Jan 21, 2008

Scientists Study Pollutants in Arizona Rivers

Teams from three universities are studying the levels of endocrine disruptors in the state's rivers

Three teams of Arizona scientists are researching the effects of endocrine disruptors in the state’s rivers, according to the Arizona Republic. The chemicals can be potentially harmful by mimicking certain hormones and then interrupting or exaggerating chemical reactions, and could lead to cancer, infertility, birth defects or other health risks, the newspaper reported.

The chemicals are found in many common household products, such as soaps, plastics, fabrics, cosmetics, soft drinks and other industrial products, and can infiltrate the water supply through drains, sewers and agricultural runoff.

One team of scientists recently identified the high concentrations of endocrine disruptors in Arizona rivers and the other two teams are studying their effect on wildlife along the rivers in an attempt to conclude how damaging the disruptors can be to people, the newspaper reported.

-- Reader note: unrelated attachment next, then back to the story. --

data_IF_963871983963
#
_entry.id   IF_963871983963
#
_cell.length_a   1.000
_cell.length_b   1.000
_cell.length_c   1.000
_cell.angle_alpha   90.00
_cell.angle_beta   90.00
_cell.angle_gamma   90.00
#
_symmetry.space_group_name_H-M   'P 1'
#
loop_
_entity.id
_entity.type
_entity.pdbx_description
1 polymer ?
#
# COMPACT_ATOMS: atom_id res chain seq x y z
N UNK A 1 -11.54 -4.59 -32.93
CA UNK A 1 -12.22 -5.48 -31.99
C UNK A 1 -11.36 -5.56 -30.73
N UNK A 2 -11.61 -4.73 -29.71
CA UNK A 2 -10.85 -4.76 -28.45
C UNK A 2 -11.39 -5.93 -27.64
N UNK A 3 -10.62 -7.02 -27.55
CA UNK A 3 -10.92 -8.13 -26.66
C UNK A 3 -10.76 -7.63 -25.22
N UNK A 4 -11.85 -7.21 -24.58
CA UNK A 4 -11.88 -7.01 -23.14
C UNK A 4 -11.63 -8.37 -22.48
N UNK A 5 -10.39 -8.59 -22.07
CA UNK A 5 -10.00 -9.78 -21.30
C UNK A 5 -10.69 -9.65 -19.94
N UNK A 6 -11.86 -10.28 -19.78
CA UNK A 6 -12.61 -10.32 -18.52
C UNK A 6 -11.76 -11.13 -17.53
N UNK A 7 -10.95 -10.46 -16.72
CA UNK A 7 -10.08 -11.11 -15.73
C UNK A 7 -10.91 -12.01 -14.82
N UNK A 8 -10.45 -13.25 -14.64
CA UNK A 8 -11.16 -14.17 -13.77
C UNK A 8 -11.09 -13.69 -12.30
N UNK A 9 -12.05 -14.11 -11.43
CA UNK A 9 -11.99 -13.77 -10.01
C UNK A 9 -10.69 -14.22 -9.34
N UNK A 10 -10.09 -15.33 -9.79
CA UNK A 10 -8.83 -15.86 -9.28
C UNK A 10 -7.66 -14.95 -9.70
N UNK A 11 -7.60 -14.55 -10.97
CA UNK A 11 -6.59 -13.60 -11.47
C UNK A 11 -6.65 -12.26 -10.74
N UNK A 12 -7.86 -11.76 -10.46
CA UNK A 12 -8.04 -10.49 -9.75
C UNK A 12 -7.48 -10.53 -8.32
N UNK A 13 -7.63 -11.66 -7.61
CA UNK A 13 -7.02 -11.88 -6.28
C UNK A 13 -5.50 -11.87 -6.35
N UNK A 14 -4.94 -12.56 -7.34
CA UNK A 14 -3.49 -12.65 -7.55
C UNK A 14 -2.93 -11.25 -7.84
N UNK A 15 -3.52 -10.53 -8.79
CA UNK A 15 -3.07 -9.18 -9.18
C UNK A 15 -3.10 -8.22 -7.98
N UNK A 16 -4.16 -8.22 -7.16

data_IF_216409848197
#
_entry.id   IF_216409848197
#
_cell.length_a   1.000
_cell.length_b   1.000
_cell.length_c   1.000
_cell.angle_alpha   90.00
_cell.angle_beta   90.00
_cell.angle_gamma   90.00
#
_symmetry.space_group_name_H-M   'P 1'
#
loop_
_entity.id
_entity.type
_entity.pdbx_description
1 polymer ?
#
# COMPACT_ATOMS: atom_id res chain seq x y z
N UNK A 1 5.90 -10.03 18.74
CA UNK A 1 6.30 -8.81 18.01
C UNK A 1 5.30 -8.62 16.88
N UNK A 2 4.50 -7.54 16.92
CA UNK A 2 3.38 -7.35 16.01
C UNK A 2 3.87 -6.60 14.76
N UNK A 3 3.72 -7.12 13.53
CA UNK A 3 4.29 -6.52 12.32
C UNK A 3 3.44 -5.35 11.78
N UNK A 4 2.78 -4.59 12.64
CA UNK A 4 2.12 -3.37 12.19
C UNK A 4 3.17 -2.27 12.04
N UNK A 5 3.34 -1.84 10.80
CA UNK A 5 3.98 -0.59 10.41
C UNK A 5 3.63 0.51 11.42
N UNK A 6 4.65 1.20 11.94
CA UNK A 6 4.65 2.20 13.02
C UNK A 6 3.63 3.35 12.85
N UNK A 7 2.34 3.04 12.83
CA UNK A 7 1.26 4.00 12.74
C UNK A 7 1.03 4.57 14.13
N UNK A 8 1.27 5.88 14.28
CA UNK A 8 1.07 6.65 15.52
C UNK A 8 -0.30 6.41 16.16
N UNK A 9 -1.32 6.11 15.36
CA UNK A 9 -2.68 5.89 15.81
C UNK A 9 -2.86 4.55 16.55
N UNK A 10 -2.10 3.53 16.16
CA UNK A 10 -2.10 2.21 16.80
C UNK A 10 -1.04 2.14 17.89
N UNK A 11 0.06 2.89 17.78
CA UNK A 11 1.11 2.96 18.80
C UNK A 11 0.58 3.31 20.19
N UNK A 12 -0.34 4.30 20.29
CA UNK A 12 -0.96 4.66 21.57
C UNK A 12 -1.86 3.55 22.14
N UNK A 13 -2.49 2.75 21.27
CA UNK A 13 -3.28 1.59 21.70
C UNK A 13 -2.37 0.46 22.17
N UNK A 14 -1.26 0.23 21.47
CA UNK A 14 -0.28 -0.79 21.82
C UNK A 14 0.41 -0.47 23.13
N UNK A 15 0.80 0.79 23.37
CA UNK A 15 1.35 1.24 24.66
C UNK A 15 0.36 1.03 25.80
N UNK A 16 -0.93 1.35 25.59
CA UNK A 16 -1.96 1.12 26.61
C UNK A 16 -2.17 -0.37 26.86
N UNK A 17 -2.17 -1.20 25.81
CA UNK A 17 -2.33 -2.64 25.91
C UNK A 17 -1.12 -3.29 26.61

"Endocrine disruptors are everywhere," said David Walker, a University of Arizona researcher who studies the effect of the chemicals on native fish. "These are things that have made it easier for us to survive as a species, but at the same time, the long-term effect of being exposed to low doses of these compounds, nobody knows about."

"A lot of groups will say the levels in the environment are too low to have an environmental impact," biologist Catherine Propper of Northern Arizona University said. "Looking at the effect on aquatic vertebrates and mammals as surrogates for humans, we are very concerned. We do know environmental levels to have an impact."

Hundreds of products ranging from baby toys and teething rings have been banned in countries around the world for containing endocrine disruptors. These products are still available in the U.S because of a lack of regulations, the paper reported.

That worries scientists like Propper, who said the data show human health is at risk, even though the risk level has not been quantified.

"It is a very complicated problem, and people need to understand there won't be simple solutions," she said.

People can make an effort to cut down on their use of endocrine disrupting chemicals, however. Propper said she eats more organic food and does not use pesticides, antimicrobial soaps or shampoos containing chemicals called phthalates, the paper reported.